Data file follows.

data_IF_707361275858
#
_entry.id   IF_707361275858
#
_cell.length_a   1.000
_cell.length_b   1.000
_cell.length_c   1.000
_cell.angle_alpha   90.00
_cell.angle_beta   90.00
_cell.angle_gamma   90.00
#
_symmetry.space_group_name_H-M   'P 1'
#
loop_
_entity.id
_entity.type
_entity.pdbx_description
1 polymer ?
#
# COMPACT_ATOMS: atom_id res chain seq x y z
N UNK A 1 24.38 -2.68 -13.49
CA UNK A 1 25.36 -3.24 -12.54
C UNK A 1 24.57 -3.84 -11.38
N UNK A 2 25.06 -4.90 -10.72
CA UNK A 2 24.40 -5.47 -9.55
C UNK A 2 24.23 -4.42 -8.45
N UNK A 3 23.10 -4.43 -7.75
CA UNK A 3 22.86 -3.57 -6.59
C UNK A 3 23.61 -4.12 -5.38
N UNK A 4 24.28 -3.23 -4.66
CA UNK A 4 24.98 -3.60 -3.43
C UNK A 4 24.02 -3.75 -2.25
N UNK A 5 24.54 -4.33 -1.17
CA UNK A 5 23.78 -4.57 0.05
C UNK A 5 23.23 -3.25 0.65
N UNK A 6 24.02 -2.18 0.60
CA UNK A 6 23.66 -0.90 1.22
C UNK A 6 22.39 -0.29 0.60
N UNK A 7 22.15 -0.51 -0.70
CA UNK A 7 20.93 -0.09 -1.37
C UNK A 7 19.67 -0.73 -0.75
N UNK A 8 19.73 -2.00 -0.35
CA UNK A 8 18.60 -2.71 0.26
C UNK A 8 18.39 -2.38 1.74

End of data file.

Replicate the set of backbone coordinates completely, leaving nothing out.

data_IF_707361275858
#
_entry.id   IF_707361275858
#
_cell.length_a   1.000
_cell.length_b   1.000
_cell.length_c   1.000
_cell.angle_alpha   90.00
_cell.angle_beta   90.00
_cell.angle_gamma   90.00
#
_symmetry.space_group_name_H-M   'P 1'
#
loop_
_entity.id
_entity.type
_entity.pdbx_description
1 polymer ?
#
# COMPACT_ATOMS: atom_id res chain seq x y z
N UNK A 1 24.38 -2.68 -13.49
CA UNK A 1 25.36 -3.24 -12.54
C UNK A 1 24.57 -3.84 -11.38
N UNK A 2 25.06 -4.90 -10.72
CA UNK A 2 24.40 -5.47 -9.55
C UNK A 2 24.23 -4.42 -8.45
N UNK A 3 23.10 -4.43 -7.75
CA UNK A 3 22.86 -3.57 -6.59
C UNK A 3 23.61 -4.12 -5.38
N UNK A 4 24.28 -3.23 -4.66
CA UNK A 4 24.98 -3.60 -3.43
C UNK A 4 24.02 -3.75 -2.25
N UNK A 5 24.54 -4.33 -1.17
CA UNK A 5 23.78 -4.57 0.05
C UNK A 5 23.23 -3.25 0.65
N UNK A 6 24.02 -2.18 0.60
CA UNK A 6 23.66 -0.90 1.22
C UNK A 6 22.39 -0.29 0.60
N UNK A 7 22.15 -0.51 -0.70
CA UNK A 7 20.93 -0.09 -1.37
C UNK A 7 19.67 -0.73 -0.75
N UNK A 8 19.73 -2.00 -0.35
CA UNK A 8 18.60 -2.71 0.26
C UNK A 8 18.39 -2.38 1.74